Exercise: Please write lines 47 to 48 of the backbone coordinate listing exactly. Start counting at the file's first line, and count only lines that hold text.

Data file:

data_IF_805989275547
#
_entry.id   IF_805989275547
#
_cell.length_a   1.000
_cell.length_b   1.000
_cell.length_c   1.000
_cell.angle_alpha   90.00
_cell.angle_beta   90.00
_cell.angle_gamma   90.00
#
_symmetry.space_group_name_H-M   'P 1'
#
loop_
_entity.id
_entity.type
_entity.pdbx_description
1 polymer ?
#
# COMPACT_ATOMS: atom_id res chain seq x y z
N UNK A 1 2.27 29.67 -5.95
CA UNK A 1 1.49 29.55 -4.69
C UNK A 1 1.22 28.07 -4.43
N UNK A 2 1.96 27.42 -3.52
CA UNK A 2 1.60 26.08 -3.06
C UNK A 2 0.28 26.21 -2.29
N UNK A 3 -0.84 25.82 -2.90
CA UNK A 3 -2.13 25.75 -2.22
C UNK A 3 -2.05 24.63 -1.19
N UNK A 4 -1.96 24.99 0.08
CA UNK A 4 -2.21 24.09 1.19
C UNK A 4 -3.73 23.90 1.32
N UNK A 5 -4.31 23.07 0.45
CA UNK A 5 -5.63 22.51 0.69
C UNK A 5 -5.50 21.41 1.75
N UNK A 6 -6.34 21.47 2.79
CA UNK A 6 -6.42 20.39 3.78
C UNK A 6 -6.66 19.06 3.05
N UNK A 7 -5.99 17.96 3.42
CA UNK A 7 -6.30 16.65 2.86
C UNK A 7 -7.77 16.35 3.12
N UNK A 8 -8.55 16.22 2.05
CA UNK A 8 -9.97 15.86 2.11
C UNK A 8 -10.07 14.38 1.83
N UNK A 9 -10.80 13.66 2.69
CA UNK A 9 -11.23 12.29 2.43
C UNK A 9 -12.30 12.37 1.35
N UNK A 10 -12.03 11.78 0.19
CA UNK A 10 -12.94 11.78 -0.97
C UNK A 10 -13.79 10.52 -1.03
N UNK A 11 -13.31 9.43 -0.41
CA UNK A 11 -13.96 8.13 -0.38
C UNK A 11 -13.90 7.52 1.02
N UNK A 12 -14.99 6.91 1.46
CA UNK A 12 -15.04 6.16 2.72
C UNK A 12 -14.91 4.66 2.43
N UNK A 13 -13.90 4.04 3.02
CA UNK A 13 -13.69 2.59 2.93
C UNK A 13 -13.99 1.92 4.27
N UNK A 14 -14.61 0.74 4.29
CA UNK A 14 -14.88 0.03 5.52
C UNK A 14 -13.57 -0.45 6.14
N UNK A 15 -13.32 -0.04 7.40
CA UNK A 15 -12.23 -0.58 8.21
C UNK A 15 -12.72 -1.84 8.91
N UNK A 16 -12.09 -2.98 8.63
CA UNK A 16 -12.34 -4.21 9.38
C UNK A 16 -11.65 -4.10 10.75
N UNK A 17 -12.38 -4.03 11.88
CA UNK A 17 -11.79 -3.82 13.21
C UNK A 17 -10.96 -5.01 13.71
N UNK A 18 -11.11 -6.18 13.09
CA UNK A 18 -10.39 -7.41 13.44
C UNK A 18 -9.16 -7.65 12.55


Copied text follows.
C UNK A 9 -12.30 12.37 1.35
N UNK A 10 -12.03 11.78 0.19